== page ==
Protein content in soybean chunks

  • 4 months ago
3 minute read.
Protein content in soybean chunks

Protein is an essential component of our balanced diet. Proteins, made of amino acids, are macronutrients that the body needs. Proteins are building blocks of the body and play an essential role in tissue formation, hormone production, and biochemical reactions. It is a source of energy for the body.

You can mainly derive proteins from animal-based sources such as poultry, meat, fish, and dairy. However, there are plant-based protein sources —fruits, vegetables, nuts, legumes, grains, and seeds. And one such good, plant-based protein is soybean. Let us learn more about protein in soybean chunks.

What is Soybean or Soya Chunks?

Soybeans, also known as soya beans, are a type of legume. Soybeans are high in antioxidants and phytonutrients, both of which have been connected to a variety of health benefits. Soya chunks are made from pure soy flour, a byproduct of soybean oil exploration. It contains the same amount of protein as meat. It is quick and simple to prepare.

What is the protein content of soybean chunks?

Nutritional value in 100 g of soy chunks (estimated values are):


Serving size

100 g

Energy 

345g

Protein 

52g

Fat 

0.50g

Carbohydrate 

33g

Dietary fiber

13g

Calcium 

350g

Iron

20mg


The high content of protein in soy chunks aids in muscle recovery after a training session. Many athletes prefer to include soy chunks in their daily intake for this purpose.  Regularly consuming soya chunks will assist you in obtaining the necessary quantity of protein for your body. Protein In Soybean Chunks is similar to that found in milk, eggs, and meat, and it helps to drive metabolic activity, strengthen muscles, and maintain healthy skin, hair, and bones. Soya Chunks Protein is also high in iron and calcium, making them an excellent addition to any diet.

What are the health benefits of soya chunks?

Soybean or soya chunks provide innumerable benefits.

  • It has a high amount of protein, which aids muscle growth and recovery.
  • Soy chunks aid in weight loss by accelerating metabolism and reducing fat accumulation around the body parts.
  • Its rich nutrient content (with Vitamins B-complex and K) helps deal with insomnia and benefits bone and skin health.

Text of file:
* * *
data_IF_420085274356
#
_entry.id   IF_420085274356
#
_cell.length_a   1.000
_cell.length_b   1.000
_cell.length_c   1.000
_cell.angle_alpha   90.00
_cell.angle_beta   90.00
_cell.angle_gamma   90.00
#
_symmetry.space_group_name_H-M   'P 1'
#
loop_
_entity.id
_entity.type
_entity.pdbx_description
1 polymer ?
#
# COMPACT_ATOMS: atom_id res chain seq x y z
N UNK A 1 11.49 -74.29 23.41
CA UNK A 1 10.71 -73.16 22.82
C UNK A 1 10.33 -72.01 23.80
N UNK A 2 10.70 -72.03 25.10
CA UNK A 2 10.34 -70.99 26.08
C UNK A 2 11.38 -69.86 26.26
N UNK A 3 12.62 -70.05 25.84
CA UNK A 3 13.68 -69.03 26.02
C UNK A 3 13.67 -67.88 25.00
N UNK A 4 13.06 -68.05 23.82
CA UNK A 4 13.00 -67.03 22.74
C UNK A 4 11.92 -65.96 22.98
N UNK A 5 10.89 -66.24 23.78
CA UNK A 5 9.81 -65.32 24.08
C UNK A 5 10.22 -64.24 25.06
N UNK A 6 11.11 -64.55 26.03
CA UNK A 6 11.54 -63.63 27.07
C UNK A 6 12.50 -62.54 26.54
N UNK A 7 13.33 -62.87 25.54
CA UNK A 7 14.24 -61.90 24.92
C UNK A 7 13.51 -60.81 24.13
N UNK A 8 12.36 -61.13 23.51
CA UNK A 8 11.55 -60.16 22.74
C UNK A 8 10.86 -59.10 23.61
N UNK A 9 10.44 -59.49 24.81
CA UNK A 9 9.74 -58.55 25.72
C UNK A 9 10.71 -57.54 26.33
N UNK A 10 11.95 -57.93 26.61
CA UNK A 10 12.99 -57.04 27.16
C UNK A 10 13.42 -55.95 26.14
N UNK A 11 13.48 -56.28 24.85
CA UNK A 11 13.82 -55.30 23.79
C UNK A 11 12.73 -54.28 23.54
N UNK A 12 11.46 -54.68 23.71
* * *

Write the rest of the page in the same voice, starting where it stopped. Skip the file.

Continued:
• Soy chunks may aid in the reduction of bad cholesterol in the blood.
  • As a great source of isoflavones, it reduces the risk of osteoporosis in menopausal women and alleviates other symptoms.
  • Soy chunks may help to lower cancer risk.

How much soya chunks should you eat?

Consuming 25 to 30 grams of soya chunks per day has no impact on estrogen or uric acid levels in the body. Since soy chunks consist of a moderate amount of purine, they may increase serum uric acid levels.

  • If you are a woman, 50 g of soy chunks per day should suffice.
  • If you are a man, 30-40 g of soy chunks per day should suffice.
  • You can consume a maximum of 50 g of soy chunks per day if you have serious bodybuilding goals (26g of protein).

What are some interesting ways of cooking soya chunks?

  • The simplest way to incorporate soya chunks into your diet is to soak them in hot water and add them to fried rice and vegetables.
  • In terms of snacks, soya cutlet is a light and filling appetizer that is incredibly delicious.
  • The soya curry is delightful when served hot and will be a great dinner option.
  • Soya chunk is a must-try recipe for Manchurian enthusiasts.
  • Soya Pulao is a simple and delicious dish that is easy to cook.

What are the negative consequences of consuming soya chunks?

  • Phytates, also referred to as anti-nutrients, are found in soy protein. They reduce the availability of iron and zinc in soy protein.
  • There is also a significant concern that soy consumption may affect thyroid function—the isoflavones in soy act as goitrogens, which can interfere with thyroid function and hormone levels.
  • Many people try to avoid soy protein because of the phytoestrogen content, which they believe can disturb their natural hormone balance in the bloodstream.

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